With iOS 9, Apple is working to make Siri a more intuitive, powerful personal assistant. But a new feature not ready for the next major mobile upgrade's September debut is voicemail transcription, which Cupertino is reportedly readying to roll out next year.
Apple employees are currently testing the new feature, which is called iCloud Voicemail, according to Business Insider. iCloud Voicemail works by enlisting Siri to answer and record incoming calls. She'll even be able to tell people why you're not picking up the phone and share your location, if you enable those features. And then she'll transcribe what the voicemail says, in the same way she recognizes what you say when you ask her to perform a specific task.
Perfecting voice transcription so it works as promised is a huge undertaking, which is why Business Insider expects iCloud Voicemail to be included with iOS 10 and not part of incremental iOS 9 upgrades.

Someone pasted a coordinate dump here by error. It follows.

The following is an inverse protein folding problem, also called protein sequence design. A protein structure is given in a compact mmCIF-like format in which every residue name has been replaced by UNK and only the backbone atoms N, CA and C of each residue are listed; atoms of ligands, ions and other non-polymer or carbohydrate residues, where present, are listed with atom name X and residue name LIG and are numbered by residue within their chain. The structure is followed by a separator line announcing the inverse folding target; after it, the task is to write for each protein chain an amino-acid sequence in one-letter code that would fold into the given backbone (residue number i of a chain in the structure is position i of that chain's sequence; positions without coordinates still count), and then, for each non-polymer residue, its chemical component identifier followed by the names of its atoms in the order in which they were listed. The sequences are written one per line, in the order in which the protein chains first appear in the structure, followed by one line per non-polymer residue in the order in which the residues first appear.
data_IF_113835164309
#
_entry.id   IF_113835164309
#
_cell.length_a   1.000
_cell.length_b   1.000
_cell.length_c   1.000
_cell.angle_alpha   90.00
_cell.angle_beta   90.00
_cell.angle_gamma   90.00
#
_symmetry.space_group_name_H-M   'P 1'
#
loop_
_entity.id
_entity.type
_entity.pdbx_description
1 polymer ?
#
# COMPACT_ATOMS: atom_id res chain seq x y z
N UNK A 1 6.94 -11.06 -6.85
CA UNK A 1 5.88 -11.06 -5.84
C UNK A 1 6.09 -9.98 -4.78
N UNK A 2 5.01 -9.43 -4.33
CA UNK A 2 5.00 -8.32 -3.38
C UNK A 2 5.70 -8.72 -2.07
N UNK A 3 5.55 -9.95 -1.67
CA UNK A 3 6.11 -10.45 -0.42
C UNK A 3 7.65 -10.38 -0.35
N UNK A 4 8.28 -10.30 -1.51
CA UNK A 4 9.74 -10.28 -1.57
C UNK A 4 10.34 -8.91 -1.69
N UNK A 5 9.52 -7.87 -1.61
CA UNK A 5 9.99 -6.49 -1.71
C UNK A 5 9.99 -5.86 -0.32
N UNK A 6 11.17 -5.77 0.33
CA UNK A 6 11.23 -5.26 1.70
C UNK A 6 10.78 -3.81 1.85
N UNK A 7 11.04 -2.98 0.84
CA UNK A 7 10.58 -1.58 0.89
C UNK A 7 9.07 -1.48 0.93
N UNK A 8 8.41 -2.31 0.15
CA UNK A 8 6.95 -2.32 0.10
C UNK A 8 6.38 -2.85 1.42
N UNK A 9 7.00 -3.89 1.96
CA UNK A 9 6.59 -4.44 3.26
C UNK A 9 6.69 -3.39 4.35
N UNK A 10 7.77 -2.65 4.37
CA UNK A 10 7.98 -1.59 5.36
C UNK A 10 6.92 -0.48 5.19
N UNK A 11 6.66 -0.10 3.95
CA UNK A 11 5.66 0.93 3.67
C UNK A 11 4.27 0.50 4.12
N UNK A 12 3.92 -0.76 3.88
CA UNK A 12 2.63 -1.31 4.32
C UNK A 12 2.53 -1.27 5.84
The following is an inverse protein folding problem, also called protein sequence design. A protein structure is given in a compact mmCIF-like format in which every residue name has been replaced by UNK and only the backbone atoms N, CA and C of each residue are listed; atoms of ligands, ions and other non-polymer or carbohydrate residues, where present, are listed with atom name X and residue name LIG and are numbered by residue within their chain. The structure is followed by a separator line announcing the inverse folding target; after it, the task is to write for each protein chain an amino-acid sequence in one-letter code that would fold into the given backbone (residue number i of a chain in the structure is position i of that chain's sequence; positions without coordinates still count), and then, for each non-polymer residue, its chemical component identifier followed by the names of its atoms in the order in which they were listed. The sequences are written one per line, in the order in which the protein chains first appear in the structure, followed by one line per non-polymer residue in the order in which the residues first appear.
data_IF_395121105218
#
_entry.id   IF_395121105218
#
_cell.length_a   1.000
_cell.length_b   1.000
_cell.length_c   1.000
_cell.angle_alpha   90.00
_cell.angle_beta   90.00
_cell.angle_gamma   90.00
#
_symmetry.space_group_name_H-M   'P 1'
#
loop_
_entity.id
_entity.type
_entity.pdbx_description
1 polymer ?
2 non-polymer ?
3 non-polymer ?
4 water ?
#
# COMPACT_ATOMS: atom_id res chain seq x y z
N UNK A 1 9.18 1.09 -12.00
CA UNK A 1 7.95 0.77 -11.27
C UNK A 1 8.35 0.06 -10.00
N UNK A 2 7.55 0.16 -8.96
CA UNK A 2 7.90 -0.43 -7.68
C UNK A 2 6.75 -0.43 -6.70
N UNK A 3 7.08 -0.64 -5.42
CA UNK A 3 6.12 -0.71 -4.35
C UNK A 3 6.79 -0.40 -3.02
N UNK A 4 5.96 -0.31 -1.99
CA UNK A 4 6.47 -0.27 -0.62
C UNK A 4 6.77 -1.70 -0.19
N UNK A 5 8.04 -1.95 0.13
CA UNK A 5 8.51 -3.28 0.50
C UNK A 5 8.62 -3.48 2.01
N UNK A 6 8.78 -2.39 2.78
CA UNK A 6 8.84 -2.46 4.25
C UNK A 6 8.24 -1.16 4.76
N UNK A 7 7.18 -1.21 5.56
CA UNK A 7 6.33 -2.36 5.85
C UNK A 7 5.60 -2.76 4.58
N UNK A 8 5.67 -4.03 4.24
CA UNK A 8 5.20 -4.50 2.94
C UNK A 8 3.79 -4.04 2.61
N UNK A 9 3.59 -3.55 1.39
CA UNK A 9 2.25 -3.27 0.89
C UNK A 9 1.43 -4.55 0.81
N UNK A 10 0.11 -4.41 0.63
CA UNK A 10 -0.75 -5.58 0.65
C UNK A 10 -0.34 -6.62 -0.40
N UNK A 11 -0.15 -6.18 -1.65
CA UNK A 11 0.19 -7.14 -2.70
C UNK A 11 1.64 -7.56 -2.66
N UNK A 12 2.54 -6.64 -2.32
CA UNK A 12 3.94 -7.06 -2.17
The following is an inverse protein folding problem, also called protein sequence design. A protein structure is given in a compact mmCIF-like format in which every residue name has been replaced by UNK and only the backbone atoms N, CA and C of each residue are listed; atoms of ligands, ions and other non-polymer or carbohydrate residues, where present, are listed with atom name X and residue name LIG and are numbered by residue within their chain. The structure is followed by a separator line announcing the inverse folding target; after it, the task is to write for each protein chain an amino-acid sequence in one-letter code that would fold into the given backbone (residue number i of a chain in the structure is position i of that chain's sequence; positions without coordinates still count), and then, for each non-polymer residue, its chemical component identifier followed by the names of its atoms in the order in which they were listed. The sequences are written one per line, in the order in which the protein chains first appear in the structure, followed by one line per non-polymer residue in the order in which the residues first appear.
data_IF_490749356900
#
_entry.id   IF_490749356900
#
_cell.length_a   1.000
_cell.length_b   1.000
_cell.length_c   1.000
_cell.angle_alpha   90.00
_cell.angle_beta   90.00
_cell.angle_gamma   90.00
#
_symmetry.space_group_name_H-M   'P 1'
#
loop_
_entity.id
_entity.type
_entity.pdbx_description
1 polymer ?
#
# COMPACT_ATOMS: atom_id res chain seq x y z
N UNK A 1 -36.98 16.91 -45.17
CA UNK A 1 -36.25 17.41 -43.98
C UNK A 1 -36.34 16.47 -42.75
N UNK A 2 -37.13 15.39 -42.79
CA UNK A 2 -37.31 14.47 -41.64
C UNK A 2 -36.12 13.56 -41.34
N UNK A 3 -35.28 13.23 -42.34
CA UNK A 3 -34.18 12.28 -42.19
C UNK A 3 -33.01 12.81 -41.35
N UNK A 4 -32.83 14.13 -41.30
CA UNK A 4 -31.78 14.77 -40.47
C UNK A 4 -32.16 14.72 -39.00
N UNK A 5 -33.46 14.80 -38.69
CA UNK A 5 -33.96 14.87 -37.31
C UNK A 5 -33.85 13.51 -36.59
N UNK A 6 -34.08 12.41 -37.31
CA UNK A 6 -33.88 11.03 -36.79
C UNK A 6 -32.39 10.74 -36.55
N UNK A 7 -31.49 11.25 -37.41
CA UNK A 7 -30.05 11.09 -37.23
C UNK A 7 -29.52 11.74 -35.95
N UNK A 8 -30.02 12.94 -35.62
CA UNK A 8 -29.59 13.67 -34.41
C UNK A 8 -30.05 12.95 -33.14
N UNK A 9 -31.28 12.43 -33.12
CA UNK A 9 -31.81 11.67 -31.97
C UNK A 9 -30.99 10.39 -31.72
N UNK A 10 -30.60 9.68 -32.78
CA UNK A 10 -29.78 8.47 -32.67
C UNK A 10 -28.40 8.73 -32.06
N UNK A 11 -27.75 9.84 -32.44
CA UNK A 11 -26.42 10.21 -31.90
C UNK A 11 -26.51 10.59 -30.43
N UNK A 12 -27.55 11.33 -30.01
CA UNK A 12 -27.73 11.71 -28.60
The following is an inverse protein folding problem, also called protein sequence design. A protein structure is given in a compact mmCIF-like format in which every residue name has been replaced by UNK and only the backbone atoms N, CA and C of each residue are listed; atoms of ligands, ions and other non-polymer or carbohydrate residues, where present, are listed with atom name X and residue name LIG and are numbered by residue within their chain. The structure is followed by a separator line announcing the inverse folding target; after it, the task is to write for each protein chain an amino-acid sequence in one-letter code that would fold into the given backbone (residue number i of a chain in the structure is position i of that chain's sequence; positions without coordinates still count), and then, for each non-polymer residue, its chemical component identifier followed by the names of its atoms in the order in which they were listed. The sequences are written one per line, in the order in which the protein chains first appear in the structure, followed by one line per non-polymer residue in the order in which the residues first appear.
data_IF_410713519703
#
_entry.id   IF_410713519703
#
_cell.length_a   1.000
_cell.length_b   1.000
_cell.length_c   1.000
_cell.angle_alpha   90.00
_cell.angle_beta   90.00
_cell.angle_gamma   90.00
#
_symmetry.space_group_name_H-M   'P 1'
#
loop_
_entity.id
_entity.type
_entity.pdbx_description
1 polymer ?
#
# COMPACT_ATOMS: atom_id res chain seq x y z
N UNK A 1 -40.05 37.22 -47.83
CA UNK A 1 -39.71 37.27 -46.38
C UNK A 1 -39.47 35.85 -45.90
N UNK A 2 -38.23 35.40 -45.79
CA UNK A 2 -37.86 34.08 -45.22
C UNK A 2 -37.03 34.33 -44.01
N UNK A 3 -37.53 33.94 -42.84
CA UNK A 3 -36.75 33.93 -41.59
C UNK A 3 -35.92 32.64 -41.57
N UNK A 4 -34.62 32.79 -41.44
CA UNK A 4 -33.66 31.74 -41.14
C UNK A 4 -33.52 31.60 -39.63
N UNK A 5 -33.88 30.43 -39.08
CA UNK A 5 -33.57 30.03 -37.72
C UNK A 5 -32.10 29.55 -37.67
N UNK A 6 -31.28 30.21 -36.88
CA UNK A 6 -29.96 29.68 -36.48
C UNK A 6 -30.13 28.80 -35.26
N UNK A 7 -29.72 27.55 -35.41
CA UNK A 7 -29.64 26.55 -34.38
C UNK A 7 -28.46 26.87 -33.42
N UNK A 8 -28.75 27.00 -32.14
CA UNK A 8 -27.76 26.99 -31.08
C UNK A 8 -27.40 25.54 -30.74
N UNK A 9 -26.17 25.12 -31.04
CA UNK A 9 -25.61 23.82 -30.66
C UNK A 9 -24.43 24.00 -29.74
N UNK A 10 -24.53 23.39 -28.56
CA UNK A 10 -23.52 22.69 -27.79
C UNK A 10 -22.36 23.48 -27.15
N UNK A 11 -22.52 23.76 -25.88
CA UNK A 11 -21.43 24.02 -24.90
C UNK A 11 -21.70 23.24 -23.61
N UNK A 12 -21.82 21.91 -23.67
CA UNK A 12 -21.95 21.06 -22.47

Competing with Google
Voicemail transcription isn't a revolutionary feature. Google Voice has long transcribed voicemails for Android users, though that capability has been pretty hit-or-miss until recently, leading to some hilarious transcription errors. Google announced last month that it has cut down transcription errors by almost 50 percent using a "long short term memory deep recurrent neural network," the same computer brain the company uses to sort your photos.
Google's digital assistant has been years ahead of Siri for quite some time, and with Microsoft nipping at both companies' heels with Cortana, Apple is picking up the pace to make Siri a stronger rival.
iOS 9 makes Siri more contextually aware by showing relevant information at certain times of day. This means if you usually check certain apps in the morning, Siri will display those in a new Spotlight view to the left of your home screen. She can also pull up the Music app when you plug in your headphones, create calendar events automatically from email invites, and interpret your natural-language requests as commands. Voicemail transcription would be a nice touch, given that many iPhone owners prefer to use their devices as tiny computers rather than as cell phones.
Sign up for Computerworld eNewsletters.